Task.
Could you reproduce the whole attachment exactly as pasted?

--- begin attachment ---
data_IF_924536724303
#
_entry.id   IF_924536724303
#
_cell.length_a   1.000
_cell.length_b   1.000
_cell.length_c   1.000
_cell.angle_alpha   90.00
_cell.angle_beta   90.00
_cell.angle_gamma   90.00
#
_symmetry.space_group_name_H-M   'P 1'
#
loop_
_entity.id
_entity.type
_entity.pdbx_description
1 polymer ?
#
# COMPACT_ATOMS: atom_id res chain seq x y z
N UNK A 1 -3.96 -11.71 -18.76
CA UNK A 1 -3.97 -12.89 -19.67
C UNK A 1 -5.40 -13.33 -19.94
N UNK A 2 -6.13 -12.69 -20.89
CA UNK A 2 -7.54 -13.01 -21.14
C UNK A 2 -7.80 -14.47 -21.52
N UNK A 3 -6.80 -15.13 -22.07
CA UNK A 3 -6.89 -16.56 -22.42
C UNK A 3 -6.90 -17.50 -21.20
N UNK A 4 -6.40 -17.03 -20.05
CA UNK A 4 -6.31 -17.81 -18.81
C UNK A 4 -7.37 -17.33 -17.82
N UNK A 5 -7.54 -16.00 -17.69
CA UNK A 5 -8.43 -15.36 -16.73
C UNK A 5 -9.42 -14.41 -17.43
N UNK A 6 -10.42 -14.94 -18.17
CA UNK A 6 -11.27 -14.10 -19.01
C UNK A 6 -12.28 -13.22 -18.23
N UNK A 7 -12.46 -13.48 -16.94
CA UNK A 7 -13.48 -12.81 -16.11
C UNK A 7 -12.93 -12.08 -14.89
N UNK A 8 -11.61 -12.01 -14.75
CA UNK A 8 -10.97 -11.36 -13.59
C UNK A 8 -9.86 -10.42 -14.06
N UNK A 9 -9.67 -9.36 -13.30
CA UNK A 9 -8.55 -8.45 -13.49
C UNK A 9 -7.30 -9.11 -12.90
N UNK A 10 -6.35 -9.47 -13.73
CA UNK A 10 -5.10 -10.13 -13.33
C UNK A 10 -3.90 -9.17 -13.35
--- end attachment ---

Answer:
data_IF_924536724303
#
_entry.id   IF_924536724303
#
_cell.length_a   1.000
_cell.length_b   1.000
_cell.length_c   1.000
_cell.angle_alpha   90.00
_cell.angle_beta   90.00
_cell.angle_gamma   90.00
#
_symmetry.space_group_name_H-M   'P 1'
#
loop_
_entity.id
_entity.type
_entity.pdbx_description
1 polymer ?
#
# COMPACT_ATOMS: atom_id res chain seq x y z
N UNK A 1 -3.96 -11.71 -18.76
CA UNK A 1 -3.97 -12.89 -19.67
C UNK A 1 -5.40 -13.33 -19.94
N UNK A 2 -6.13 -12.69 -20.89
CA UNK A 2 -7.54 -13.01 -21.14
C UNK A 2 -7.80 -14.47 -21.52
N UNK A 3 -6.80 -15.13 -22.07
CA UNK A 3 -6.89 -16.56 -22.42
C UNK A 3 -6.90 -17.50 -21.20
N UNK A 4 -6.40 -17.03 -20.05
CA UNK A 4 -6.31 -17.81 -18.81
C UNK A 4 -7.37 -17.33 -17.82
N UNK A 5 -7.54 -16.00 -17.69
CA UNK A 5 -8.43 -15.36 -16.73
C UNK A 5 -9.42 -14.41 -17.43
N UNK A 6 -10.42 -14.94 -18.17
CA UNK A 6 -11.27 -14.10 -19.01
C UNK A 6 -12.28 -13.22 -18.23
N UNK A 7 -12.46 -13.48 -16.94
CA UNK A 7 -13.48 -12.81 -16.11
C UNK A 7 -12.93 -12.08 -14.89
N UNK A 8 -11.61 -12.01 -14.75
CA UNK A 8 -10.97 -11.36 -13.59
C UNK A 8 -9.86 -10.42 -14.06
N UNK A 9 -9.67 -9.36 -13.30
CA UNK A 9 -8.55 -8.45 -13.49
C UNK A 9 -7.30 -9.11 -12.90
N UNK A 10 -6.35 -9.47 -13.73
CA UNK A 10 -5.10 -10.13 -13.33
C UNK A 10 -3.90 -9.17 -13.35